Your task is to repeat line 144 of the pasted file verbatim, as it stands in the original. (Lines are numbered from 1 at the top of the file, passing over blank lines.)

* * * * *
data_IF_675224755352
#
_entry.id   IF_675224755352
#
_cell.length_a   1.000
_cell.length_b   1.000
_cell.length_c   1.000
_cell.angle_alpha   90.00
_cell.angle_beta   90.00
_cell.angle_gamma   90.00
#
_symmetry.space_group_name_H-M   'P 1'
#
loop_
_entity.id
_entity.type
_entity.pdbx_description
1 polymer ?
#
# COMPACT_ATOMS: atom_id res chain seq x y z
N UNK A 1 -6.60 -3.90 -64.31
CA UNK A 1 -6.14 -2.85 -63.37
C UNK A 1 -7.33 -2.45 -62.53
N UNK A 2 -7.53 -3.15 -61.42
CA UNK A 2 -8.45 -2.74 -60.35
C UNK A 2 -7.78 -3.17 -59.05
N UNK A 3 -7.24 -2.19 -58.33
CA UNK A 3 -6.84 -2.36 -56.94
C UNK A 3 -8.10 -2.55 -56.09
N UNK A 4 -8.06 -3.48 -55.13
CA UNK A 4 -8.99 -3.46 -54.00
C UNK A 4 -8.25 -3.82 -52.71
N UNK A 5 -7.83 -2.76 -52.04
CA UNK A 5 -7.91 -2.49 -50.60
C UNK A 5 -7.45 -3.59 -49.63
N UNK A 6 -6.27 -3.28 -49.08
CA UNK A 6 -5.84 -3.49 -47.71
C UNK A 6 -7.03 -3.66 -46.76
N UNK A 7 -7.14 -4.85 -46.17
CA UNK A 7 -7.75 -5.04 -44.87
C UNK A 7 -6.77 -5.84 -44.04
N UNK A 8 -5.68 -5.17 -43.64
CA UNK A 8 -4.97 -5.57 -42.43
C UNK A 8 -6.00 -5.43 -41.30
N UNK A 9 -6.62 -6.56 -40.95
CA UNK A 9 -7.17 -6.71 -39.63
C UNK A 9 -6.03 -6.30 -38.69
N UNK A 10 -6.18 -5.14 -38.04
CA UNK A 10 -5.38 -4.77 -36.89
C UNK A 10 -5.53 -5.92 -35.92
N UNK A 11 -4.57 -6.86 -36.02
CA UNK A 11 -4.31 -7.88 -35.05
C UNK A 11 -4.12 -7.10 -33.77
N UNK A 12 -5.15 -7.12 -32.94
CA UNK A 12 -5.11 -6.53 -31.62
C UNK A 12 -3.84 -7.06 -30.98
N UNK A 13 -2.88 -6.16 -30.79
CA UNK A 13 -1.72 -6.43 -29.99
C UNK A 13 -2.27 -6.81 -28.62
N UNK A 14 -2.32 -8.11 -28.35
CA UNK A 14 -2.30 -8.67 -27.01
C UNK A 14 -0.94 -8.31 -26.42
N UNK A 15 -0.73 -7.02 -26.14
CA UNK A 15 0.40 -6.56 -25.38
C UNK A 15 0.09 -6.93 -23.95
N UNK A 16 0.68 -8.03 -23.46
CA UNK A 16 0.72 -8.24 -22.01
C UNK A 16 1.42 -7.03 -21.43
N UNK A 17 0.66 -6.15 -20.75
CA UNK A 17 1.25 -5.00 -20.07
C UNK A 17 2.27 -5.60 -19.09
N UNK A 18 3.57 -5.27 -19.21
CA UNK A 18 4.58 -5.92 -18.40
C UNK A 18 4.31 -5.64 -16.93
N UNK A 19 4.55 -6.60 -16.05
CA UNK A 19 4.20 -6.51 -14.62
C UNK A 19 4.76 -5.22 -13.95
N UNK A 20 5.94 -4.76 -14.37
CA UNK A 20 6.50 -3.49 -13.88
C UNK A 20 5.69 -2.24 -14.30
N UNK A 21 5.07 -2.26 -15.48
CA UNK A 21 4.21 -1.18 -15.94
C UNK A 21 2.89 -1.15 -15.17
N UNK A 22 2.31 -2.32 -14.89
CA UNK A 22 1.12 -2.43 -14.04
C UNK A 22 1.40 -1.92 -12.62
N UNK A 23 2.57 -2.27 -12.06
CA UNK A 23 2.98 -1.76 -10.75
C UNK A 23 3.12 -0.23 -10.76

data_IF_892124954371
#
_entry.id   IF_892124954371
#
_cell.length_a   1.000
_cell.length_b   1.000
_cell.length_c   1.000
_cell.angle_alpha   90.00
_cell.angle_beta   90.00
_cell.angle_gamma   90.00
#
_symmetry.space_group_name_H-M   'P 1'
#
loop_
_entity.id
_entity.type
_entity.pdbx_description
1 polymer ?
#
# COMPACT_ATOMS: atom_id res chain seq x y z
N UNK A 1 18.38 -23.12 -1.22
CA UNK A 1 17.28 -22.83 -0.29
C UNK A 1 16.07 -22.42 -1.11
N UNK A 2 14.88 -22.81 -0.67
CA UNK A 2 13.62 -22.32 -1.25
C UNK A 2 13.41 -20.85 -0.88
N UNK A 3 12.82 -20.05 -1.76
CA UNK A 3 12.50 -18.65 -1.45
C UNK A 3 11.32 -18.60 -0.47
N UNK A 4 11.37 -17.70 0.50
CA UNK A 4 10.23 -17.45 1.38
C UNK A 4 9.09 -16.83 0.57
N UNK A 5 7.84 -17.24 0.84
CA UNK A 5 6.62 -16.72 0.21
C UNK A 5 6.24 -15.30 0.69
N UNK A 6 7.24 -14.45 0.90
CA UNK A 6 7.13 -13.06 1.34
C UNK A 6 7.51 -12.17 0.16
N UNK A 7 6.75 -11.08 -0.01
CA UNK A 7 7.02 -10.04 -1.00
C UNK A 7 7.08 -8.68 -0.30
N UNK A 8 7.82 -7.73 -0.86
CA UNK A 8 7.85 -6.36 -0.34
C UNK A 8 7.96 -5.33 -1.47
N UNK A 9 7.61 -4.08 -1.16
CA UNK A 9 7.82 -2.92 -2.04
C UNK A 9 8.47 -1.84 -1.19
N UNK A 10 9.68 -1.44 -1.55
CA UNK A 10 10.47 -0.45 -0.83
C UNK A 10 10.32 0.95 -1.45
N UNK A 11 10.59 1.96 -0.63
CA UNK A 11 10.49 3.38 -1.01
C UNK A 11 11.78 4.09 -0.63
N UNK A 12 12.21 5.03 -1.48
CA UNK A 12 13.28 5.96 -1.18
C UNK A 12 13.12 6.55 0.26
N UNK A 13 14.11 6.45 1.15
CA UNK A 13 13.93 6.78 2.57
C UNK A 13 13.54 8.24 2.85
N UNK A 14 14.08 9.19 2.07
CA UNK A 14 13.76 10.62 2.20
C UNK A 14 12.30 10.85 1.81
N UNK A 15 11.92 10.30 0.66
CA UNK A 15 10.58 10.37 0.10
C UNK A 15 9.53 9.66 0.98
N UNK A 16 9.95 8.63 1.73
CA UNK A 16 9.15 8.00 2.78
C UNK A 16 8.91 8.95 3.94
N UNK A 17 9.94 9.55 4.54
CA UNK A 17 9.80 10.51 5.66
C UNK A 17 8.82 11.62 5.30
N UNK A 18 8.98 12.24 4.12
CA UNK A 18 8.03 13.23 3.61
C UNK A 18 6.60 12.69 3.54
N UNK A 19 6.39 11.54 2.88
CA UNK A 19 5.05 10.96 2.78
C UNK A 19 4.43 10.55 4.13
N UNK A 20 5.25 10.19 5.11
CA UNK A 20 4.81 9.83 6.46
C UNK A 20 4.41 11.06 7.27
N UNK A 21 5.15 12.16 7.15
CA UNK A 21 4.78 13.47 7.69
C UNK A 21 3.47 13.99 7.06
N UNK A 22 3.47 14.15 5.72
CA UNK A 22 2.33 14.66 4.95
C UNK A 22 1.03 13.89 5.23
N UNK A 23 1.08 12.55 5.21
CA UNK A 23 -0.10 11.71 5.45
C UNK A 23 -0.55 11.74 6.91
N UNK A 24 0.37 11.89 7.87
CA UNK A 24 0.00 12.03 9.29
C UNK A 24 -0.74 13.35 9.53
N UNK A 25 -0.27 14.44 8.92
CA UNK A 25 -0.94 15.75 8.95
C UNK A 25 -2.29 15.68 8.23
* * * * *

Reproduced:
CA UNK A 12 13.28 5.96 -1.18